Seems to me that online gambling would be a prime place to manage all sorts of criminal transactions, though.


I have never thought of online poker as an industry before...though you're right, of course, it is.
engineer
 
  1  
Reply Fri 15 Apr, 2011 07:45 pm
I really haven't followed any of this, but gambling is legal in the US at the federal level, it is only certain states that outlaw certain types of gambling. I'm not sure why anyone passed a ban on electronic gambling in the first place.
dlowan
 
  2  
Reply Fri 15 Apr, 2011 07:48 pm
@Robert Gentel,
Robert Gentel wrote:

No, I think the absurd part is that gambling is illegal if done over a phone or the internet.

Isn't the government going after criminals a good thing? Well it all depends on what they consider criminals doesn't it?



Are you saying that the only criminal activity alleged is that of using the phone or the internet for gambling and thus illegally getting the money online to do so?

I had thought that there were also allegations that criminals simply found online gambling an even easier way to launder their money than off-line gambling?

I have sympathy with your views about the former, but not about the latter. Bugger the online companies if they were knowingly allowing money laundering...and bugger the off line places as well.
0 Replies
 
dlowan
 
  1  
Reply Fri 15 Apr, 2011 07:50 pm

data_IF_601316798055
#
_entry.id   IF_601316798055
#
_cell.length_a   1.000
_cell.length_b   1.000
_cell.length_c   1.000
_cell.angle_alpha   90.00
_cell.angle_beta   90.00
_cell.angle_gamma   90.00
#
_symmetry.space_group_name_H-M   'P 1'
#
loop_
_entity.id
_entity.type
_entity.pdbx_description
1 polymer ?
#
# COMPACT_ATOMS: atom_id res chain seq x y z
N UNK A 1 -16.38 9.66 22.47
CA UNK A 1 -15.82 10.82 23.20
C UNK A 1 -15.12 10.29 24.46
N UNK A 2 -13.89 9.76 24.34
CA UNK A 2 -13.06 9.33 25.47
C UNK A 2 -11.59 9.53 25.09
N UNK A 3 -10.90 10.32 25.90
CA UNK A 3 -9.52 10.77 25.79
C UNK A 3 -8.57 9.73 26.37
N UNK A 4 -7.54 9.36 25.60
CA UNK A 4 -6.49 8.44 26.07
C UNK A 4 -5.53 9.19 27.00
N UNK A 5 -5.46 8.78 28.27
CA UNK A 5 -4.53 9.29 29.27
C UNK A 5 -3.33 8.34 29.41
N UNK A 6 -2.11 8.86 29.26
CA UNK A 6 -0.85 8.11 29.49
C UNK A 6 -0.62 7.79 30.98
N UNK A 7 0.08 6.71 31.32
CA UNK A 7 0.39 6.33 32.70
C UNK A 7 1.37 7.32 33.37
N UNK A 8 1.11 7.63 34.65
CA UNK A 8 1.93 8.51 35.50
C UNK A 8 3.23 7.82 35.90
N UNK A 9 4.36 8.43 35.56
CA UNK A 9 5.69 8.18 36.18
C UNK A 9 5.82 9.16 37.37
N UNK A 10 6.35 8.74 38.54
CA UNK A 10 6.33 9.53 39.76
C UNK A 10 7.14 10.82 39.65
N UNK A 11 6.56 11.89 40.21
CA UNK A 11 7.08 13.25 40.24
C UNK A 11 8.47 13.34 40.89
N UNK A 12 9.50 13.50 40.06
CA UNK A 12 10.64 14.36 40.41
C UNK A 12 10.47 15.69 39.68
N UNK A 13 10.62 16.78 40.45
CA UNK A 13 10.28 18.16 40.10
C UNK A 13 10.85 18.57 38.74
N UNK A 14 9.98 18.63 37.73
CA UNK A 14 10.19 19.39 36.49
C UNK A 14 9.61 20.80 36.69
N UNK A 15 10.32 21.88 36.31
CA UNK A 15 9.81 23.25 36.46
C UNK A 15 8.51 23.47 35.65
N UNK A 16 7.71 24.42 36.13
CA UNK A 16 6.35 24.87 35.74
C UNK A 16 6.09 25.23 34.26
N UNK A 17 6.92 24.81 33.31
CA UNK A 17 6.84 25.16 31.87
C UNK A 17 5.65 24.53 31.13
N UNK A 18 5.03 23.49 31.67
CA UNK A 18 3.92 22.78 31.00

@Thomas,
Thomas wrote:

Robert Gentel wrote:
I am a libertarian and just don't think that online poker causes enough societal harm to merit its proscription.

I agree. Likewise for any kind of gambling.

I'm sorry for your loss, Robert. Looks like you'll have to play the derivatives market now. It's definitely more of a game of chance than poker is, but they'll never close it down because the players have the politicians in their pockets.


Indeed.
0 Replies
 
Cycloptichorn
 
  1  
Reply Fri 15 Apr, 2011 08:01 pm
@engineer,
engineer wrote:

I really haven't followed any of this, but gambling is legal in the US at the federal level, it is only certain states that outlaw certain types of gambling. I'm not sure why anyone passed a ban on electronic gambling in the first place.


http://en.wikipedia.org/wiki/Online_gambling#United_States

The language here talks about the dangers of money laundering, but what is unsaid is that there was a large push from the social conservative wing of the Republican party to pass this law, because many of them believe gambling is immoral, and want to ban immoral behaviors. This was compounded by several big Vegas casinos lobbying to have online gambling banned, to protect their status when it comes to betting on sports in the continental US.

Cycloptichorn
Robert Gentel
 
  2  
Reply Fri 15 Apr, 2011 08:39 pm
@dlowan,
dlowan wrote:
So you're not convinced by the money laundering and other ill practice they are accusing the sites of?